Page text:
Up until the early 1990s when the P/E climbed above 20 either earning grew bringing the ratio back below 20 or stocks declined in price or some combination of both. Since the early 1990s the ratio has been above 20 more often than not. During the dotcom craze the ratio exceeded 40 and during the Great Recession (2008-9) the ratio briefly pierced 70 as earnings declined (especially in the energy sector) faster than the market declined.
In both cases the excessive P/E ratios returned to the upper teens in a short period of time. Earnings rebounded even as stocks advanced. The faster growth rate in profits reduced the ratio. The excessive losses due to falling oil prices eventually ended and the ratio declined.
Why is this Time Different?
Why have stock prices stayed so high for so long? Except for brief periods the P/E has been above 20 for twenty-five years! This has never happened before in U.S. markets.
‘This time is different’ is the battle cry just prior to bloodlettings. History doesn’t repeat itself, but it does rhyme. Each era of stock market history has different events moving prices. If you dig down you will find the differences are only cosmetic.
What drove stock prices in the past drive them today.
The P/E chart shows the ratio climbing steadily from the early 1980s until shortly after the turn of the millennium where it made traumatic moves as it settled into the lower 20s zone.
What caused this steady ratio increase? First, the increasing ratio means the stock market has been climbing faster than earnings for a long time. People are paying more and more every year for the same dollar of earnings. At first blush this seems insane. But there is a valid reason for the activity.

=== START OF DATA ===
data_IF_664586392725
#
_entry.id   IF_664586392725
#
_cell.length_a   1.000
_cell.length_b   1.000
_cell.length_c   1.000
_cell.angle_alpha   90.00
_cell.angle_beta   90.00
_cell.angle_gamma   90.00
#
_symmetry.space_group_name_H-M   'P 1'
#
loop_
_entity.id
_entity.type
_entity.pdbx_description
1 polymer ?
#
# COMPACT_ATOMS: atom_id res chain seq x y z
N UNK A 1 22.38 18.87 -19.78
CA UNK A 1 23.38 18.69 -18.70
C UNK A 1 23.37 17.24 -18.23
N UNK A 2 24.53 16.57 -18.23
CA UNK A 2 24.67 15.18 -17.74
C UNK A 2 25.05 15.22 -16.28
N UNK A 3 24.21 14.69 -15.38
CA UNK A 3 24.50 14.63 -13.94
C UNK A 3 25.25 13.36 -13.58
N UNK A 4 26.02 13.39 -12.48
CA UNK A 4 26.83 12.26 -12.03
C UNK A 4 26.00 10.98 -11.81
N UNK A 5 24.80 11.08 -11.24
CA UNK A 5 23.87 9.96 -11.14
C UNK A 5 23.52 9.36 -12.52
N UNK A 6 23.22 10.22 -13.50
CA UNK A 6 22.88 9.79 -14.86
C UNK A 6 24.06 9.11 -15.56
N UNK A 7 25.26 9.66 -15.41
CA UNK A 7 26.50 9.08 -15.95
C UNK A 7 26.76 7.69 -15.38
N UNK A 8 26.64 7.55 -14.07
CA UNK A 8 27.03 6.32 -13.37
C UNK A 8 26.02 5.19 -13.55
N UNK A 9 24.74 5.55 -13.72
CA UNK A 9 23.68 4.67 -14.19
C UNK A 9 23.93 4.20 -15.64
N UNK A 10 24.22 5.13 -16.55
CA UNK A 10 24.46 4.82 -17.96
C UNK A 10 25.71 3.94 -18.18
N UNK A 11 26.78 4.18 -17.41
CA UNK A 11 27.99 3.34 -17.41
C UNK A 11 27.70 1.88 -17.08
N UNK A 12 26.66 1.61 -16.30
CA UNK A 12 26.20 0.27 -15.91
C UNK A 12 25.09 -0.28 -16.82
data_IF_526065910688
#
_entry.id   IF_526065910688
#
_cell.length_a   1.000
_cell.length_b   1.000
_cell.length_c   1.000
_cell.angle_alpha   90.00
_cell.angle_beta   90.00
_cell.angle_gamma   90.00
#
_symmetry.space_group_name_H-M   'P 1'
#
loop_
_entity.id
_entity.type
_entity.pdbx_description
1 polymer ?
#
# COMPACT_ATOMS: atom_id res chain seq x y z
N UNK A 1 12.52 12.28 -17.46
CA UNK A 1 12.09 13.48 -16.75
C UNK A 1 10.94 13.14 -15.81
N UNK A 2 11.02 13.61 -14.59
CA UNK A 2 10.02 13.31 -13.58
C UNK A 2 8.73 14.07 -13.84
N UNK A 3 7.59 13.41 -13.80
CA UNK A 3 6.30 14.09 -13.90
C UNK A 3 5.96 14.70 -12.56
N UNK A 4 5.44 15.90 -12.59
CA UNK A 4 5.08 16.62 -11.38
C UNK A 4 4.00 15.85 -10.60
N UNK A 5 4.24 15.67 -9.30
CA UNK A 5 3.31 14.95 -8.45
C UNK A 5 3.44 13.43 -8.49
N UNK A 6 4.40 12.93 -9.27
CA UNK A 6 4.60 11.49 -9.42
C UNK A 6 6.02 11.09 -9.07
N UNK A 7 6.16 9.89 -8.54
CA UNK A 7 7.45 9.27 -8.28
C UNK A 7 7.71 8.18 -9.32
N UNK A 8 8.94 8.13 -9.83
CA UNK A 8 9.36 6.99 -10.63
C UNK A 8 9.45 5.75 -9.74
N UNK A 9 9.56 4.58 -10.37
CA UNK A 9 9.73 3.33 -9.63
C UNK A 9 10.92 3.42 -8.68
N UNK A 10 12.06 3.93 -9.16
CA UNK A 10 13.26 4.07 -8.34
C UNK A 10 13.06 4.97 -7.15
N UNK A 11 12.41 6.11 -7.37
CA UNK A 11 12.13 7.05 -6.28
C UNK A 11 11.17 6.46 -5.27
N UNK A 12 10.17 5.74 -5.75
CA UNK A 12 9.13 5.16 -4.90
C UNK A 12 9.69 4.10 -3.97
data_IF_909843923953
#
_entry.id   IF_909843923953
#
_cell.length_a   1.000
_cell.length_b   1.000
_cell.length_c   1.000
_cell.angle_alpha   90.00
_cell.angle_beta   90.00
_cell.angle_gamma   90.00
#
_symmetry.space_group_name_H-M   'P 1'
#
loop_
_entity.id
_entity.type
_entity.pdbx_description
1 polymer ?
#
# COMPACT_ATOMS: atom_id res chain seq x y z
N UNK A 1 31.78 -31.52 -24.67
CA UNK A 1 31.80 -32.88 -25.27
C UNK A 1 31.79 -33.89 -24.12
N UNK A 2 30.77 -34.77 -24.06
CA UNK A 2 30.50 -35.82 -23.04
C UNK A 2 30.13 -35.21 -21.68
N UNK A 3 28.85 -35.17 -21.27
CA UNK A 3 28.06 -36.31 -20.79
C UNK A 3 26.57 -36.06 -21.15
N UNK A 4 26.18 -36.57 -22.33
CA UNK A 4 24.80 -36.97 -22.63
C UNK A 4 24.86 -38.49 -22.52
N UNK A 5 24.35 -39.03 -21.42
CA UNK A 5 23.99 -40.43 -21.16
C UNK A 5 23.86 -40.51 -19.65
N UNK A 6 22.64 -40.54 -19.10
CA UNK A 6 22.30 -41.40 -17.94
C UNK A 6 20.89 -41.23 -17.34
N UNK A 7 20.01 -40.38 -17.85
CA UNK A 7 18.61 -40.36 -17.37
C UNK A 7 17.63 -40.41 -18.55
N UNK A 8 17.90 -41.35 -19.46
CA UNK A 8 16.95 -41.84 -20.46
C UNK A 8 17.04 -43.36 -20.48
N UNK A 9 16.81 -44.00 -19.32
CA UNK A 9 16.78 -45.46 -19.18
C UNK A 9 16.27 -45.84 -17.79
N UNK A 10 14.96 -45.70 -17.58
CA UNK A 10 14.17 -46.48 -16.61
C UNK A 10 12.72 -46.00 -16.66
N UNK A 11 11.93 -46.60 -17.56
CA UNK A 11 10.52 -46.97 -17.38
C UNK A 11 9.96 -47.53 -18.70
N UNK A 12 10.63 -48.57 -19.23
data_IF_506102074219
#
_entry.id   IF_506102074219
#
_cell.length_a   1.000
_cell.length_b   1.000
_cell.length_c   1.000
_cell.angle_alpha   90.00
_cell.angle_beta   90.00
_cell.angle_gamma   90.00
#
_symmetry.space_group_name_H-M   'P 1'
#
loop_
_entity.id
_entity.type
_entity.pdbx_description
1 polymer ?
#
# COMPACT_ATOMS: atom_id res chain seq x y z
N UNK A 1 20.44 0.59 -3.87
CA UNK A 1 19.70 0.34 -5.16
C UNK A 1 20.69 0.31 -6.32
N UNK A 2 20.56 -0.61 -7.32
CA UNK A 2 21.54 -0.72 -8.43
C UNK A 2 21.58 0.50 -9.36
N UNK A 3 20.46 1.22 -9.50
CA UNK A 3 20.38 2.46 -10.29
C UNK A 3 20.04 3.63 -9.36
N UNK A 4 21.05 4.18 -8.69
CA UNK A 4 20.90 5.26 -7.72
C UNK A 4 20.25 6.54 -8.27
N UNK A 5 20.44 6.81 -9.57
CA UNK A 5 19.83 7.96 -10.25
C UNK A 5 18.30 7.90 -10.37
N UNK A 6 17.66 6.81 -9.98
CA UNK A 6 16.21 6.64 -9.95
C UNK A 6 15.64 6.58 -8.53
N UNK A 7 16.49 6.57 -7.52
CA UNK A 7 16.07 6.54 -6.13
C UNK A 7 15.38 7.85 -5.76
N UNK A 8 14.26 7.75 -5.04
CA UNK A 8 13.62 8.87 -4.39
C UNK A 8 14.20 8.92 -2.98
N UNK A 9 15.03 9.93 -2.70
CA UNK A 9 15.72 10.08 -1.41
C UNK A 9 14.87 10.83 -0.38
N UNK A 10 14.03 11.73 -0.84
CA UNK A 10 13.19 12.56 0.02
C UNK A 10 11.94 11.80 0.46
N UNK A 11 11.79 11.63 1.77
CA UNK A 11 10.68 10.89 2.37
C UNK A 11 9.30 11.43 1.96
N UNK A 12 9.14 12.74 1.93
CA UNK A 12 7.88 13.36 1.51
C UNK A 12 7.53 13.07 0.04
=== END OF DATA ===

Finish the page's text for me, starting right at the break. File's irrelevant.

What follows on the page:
Inflation was rampant (double-digits) in the late 1970s. Interest rates were increased repeatedly by the Fed until borrowing costs reached well into the double-digits.
After years of high interest rates to fight inflation, the price of goods and services stopped the rapid climb. The back of inflation was broken. Price increases moderated. Each economic hiccup reduced price pressures further until the 2008 recession when deflation (declining prices) made an appearance.
With each step lower, interest rates dropped in tandem with inflation pressures. It’s been so long since we felt the sting of inflation most people investing today don’t remember what it was like. A certain accountant in the room does, though.
Inflation and Stock Prices
Many factors drive stock prices. Earning top the list. But what is the value of those earnings?
Why did investors pay less than 8 times earnings in 1980 and now pay close to 25 times? Investors today pay three times what they did in 1980 for a dollar of earning!
In 1980 inflation was high; today inflation is low, almost nonexistent, and has been for a decade.